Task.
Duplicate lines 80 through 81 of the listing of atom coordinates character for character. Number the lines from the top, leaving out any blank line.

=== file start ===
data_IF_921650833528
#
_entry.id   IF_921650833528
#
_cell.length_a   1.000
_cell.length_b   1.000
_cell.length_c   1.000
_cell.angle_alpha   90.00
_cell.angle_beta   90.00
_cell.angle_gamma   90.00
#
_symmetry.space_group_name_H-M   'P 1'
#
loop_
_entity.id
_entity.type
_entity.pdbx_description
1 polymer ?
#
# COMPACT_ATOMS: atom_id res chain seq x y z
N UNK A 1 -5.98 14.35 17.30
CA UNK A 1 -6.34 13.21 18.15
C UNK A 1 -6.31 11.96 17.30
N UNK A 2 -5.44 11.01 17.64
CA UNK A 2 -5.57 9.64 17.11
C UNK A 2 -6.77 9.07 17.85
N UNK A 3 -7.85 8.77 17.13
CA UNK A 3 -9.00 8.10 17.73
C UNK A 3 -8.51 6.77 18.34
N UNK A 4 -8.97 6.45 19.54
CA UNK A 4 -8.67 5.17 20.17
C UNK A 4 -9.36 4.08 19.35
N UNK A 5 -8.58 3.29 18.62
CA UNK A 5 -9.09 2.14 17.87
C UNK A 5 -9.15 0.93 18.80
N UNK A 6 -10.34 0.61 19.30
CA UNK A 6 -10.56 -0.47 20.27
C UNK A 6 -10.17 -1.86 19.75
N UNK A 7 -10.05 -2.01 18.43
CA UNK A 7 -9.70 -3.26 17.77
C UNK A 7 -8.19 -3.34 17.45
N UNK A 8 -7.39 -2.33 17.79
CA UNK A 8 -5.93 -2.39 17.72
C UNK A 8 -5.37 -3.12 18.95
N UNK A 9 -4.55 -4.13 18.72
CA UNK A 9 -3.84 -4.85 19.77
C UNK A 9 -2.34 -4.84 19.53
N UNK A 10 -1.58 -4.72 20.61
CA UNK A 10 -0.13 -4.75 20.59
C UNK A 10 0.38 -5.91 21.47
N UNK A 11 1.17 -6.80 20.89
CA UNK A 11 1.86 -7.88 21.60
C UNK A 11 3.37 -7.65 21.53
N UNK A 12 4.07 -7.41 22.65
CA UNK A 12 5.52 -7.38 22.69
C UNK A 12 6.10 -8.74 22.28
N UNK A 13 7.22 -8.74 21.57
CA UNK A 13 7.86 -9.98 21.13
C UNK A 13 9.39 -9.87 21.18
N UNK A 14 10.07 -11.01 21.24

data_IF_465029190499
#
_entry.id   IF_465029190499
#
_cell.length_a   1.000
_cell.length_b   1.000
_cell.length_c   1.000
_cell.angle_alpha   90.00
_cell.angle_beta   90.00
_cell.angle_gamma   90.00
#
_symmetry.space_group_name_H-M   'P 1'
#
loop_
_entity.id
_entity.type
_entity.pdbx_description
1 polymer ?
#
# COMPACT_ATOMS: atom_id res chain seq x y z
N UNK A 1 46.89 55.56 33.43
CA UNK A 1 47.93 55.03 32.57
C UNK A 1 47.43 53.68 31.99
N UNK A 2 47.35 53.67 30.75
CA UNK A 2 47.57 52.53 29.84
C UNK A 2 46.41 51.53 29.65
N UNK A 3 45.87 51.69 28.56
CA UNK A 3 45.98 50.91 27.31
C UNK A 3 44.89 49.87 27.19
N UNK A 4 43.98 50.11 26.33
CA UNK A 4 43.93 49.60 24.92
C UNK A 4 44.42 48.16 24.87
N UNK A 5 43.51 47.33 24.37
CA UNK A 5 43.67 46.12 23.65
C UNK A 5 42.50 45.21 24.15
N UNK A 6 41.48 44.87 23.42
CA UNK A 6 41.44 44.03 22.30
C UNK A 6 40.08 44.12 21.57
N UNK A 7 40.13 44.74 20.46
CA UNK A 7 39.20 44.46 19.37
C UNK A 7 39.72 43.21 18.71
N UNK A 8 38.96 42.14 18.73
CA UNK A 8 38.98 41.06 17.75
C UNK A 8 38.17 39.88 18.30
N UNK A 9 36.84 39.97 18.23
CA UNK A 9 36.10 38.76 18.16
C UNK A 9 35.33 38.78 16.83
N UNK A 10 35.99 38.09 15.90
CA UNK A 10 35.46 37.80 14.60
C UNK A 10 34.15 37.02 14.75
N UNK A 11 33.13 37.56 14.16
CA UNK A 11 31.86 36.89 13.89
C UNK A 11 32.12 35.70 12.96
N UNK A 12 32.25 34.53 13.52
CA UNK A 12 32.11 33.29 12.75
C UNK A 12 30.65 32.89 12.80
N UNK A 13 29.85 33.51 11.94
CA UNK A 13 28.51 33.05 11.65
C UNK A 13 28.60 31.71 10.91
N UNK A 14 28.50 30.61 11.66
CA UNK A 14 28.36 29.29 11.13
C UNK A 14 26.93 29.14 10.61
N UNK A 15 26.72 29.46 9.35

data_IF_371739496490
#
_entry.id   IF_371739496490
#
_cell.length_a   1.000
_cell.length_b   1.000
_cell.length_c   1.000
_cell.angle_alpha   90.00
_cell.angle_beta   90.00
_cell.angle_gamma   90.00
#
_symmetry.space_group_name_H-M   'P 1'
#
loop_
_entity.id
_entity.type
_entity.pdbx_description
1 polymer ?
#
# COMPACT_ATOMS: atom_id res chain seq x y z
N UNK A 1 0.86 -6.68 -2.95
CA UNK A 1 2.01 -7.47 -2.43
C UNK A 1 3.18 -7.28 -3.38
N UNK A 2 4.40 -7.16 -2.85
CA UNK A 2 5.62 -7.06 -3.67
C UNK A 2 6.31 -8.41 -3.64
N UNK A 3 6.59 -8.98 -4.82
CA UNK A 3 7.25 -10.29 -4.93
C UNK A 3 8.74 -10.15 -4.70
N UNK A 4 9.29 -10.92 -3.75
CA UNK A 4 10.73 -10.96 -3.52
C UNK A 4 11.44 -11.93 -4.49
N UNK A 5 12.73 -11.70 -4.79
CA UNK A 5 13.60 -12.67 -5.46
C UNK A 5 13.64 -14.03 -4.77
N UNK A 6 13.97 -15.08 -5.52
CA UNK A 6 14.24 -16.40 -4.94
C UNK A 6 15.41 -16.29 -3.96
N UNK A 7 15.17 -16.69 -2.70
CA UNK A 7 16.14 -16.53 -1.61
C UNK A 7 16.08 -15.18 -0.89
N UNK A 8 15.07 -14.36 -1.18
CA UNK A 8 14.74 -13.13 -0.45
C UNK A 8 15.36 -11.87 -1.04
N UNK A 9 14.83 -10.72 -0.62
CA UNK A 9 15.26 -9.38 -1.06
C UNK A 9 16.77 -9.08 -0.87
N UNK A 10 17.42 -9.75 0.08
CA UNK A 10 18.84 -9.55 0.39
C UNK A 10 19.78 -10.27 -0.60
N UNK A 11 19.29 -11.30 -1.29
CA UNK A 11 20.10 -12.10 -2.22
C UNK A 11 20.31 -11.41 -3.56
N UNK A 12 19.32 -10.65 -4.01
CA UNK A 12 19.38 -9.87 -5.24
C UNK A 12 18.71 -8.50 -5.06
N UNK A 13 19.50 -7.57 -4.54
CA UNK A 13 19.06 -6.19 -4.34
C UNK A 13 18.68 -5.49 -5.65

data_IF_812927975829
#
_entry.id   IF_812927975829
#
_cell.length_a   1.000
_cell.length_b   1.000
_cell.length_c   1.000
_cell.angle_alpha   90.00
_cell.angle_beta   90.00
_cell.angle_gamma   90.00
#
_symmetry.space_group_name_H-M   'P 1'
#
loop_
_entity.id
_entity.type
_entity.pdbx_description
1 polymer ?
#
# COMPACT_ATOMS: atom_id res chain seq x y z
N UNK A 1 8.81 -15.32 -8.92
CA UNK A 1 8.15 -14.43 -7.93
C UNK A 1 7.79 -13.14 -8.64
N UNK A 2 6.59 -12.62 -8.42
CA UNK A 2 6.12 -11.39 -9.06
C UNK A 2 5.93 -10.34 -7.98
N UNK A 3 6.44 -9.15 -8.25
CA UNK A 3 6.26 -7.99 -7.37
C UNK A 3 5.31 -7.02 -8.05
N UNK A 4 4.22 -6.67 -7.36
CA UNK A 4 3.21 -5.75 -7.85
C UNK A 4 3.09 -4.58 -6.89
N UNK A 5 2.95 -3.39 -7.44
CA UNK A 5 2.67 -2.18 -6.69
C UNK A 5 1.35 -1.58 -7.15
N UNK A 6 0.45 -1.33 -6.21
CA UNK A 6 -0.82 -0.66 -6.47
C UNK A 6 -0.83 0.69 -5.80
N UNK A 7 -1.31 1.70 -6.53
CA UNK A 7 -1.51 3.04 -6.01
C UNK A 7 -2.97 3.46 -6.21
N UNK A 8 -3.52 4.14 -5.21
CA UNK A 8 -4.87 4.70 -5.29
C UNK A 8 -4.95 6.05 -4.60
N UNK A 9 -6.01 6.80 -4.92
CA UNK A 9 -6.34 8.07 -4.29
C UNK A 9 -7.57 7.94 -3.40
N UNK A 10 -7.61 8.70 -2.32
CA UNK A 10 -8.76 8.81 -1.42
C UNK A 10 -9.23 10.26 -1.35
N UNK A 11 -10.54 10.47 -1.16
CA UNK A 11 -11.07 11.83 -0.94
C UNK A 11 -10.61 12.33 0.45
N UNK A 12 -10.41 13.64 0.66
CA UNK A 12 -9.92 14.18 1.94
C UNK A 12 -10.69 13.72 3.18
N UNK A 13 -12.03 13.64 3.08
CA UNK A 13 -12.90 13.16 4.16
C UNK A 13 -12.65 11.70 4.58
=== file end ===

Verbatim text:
# COMPACT_ATOMS: atom_id res chain seq x y z
N UNK A 1 46.89 55.56 33.43